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Original post made
by bookwork, Crescent Park,
on Jan 31, 2011
This column by Jon Carroll explains two reasons to avoid Kindle: Web Link
Amazon strongly fights efforts to pay sales tax in California - how's that for a level playing field against local businesses -- and will not allow downloads from other bookstores -- the iPad allows Kindle and many other ebookstores.
Amazon's decision to overprice their reader and restrict distribution was a valid business decision, albeit an ultimately failed one.
Electric Books will ultimately become a commodity and restrictive marketing will ultimately fade before the free market - but in the long run we will all be dead, so...
I like my Kindle ... I finally broke down and bought one, but in reviewing that decisions and looking at the big picture I regret that I did.
I don't think books are priced fairly on Kindle. There is not material charge for the Kindle book, no shipping charge, no paper, no ink, no storage charge, no risk that merchandise is going to get stolen or roughed up in the store. The profit from that alone is enough, but there is a more insidious side to the Kindle.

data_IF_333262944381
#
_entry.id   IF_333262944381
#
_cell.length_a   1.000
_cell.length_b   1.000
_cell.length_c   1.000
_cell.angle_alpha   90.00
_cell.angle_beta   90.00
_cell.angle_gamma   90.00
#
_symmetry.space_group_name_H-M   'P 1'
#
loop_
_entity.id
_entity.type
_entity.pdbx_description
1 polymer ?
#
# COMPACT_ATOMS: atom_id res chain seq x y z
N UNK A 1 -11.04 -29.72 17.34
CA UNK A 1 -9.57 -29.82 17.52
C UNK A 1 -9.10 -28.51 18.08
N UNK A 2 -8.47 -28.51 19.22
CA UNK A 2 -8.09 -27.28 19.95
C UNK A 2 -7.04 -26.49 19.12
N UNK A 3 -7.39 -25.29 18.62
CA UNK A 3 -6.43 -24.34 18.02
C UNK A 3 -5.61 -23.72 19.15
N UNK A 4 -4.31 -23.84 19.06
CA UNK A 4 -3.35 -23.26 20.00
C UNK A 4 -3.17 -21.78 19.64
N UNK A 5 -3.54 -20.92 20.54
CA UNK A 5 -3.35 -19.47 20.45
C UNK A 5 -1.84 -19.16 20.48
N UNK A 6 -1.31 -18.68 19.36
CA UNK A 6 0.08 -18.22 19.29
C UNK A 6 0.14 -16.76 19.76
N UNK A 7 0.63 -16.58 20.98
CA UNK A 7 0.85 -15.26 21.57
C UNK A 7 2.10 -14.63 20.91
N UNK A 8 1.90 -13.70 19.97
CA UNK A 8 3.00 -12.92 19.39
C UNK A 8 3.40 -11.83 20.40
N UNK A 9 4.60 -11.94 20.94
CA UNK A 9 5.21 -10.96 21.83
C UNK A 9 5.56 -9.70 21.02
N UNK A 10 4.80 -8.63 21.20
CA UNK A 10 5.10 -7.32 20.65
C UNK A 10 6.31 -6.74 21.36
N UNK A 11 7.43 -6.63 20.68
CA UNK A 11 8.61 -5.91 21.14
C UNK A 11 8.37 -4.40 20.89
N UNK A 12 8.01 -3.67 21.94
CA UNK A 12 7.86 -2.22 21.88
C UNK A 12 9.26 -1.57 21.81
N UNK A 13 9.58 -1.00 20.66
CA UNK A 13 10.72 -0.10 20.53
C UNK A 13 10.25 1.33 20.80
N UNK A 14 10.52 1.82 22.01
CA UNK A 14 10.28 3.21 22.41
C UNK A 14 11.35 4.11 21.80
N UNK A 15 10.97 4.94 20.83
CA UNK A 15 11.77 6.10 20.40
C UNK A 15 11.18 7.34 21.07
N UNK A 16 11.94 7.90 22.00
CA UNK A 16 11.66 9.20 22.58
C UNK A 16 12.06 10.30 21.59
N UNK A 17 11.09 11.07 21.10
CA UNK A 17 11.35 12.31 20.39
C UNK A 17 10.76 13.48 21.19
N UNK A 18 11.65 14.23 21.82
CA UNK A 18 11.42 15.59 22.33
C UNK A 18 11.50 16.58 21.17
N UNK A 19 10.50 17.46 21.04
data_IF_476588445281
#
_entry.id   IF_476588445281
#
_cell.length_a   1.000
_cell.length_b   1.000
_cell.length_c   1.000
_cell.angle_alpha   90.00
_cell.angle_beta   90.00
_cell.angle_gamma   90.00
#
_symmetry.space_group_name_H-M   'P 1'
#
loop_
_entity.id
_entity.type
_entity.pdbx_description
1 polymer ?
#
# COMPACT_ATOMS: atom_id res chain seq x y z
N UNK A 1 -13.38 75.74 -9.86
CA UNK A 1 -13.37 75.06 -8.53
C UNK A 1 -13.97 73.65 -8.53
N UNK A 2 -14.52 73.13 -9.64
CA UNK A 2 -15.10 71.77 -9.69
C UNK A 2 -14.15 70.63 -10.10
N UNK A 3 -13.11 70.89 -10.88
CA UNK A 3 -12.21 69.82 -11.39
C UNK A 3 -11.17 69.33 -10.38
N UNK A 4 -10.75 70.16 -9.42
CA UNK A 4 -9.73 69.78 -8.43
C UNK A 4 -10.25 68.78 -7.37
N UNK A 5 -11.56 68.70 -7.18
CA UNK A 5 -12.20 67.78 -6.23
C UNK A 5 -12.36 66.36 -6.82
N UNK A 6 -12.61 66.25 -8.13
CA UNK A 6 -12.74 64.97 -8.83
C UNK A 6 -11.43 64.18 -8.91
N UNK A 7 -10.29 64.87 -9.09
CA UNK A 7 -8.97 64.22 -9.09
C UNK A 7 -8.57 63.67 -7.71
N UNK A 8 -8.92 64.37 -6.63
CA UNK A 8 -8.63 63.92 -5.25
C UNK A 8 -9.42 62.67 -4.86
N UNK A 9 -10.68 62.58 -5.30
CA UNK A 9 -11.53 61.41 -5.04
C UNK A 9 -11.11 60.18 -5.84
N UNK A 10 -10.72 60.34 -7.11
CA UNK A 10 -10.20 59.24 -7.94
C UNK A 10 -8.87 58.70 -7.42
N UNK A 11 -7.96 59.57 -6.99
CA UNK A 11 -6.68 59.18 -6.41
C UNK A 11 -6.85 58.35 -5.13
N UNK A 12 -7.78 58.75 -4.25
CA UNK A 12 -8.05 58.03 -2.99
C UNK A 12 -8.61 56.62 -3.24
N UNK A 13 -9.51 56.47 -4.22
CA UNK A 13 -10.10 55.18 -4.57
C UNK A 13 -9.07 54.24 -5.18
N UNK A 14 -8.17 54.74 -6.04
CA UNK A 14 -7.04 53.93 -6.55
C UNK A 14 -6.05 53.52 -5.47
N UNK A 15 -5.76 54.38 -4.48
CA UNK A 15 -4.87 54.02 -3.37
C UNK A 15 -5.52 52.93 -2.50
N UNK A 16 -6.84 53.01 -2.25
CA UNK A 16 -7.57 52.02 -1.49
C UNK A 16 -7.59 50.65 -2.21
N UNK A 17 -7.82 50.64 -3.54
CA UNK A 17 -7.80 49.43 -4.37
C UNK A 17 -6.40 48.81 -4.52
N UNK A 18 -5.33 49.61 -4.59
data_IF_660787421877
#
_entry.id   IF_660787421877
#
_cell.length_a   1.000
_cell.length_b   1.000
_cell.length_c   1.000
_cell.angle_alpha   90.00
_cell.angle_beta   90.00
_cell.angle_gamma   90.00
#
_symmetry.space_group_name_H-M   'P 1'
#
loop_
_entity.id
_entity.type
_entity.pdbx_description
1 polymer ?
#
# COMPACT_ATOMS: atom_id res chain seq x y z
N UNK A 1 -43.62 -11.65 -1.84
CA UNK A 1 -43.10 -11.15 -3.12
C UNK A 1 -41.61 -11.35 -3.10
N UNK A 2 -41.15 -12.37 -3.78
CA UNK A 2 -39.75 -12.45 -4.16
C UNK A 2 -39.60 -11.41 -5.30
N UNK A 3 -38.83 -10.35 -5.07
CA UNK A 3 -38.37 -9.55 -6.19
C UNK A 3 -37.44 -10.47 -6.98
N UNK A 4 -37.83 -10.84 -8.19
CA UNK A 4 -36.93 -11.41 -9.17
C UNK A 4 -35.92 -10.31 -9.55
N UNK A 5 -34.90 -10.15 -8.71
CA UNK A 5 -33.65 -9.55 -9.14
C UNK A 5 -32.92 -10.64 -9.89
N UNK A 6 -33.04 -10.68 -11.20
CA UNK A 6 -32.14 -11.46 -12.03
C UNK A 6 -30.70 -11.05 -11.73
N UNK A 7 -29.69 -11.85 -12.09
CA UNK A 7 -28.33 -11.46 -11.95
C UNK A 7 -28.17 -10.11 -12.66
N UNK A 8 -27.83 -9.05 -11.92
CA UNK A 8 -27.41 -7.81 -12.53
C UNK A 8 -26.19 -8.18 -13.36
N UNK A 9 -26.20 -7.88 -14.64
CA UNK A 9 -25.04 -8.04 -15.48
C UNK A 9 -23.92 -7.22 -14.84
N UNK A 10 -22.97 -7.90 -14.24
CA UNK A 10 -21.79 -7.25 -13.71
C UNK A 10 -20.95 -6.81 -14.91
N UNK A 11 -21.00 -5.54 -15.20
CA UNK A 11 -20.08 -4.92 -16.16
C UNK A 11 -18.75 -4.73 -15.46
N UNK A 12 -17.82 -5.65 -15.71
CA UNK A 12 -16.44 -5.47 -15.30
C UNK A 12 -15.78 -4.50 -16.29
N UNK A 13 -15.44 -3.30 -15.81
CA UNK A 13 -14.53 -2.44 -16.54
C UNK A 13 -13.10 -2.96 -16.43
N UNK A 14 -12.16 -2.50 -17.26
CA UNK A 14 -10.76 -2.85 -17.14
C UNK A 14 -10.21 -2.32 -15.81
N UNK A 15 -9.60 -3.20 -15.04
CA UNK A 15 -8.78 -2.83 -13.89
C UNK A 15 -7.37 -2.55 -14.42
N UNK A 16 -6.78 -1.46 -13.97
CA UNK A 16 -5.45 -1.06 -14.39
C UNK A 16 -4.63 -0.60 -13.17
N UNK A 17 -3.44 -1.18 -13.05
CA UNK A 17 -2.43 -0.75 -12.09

When you buy a book you have some residual value. You can always sell your book, or give it away and claim it as a deduction on your taxes. The used market keeps sales of new books down to some extent, and with the Kindle, there is no used market, there is no value to your book once you have read it.
Put that together with the Kindle reading experience which is sub-par compared to reading a book. A book is like a record ... random access. You can open it and search it. You have a material sense of where something you just read was located or if you want you can browse ahead or back. With a Kindle you really do not feel that when you read. It is almost sequential. There are no page numbers.
Sure you can highlight, and bookmark, but the screen is so small that you can only see a very small number of highlights or bookmarks at one time.
You can search, but the small keyboard is clumsy to do anything complicated.
The one advantage of a Kindle is that on "SOME" books you can have the Kindle read to you ... which is the sole reason I got the Kindle. I like to read while I am on the treadmill, and so I can turn on the text-to-speech and listen and read along ... which does work for me.
The price is high. They did recently lower the price of the Kindle, but it is so clunky to use ... even clunkier than the iPad version of the Kindle, which does not have text-to-speech.
I am sorry to have supported a business model that I do not care for. Much as I like Amazon.com, the Kindle business unit is not as good as Amazon and I wish they would fix some of things lacking in the Kindle and the computer and portable Kindle clients.
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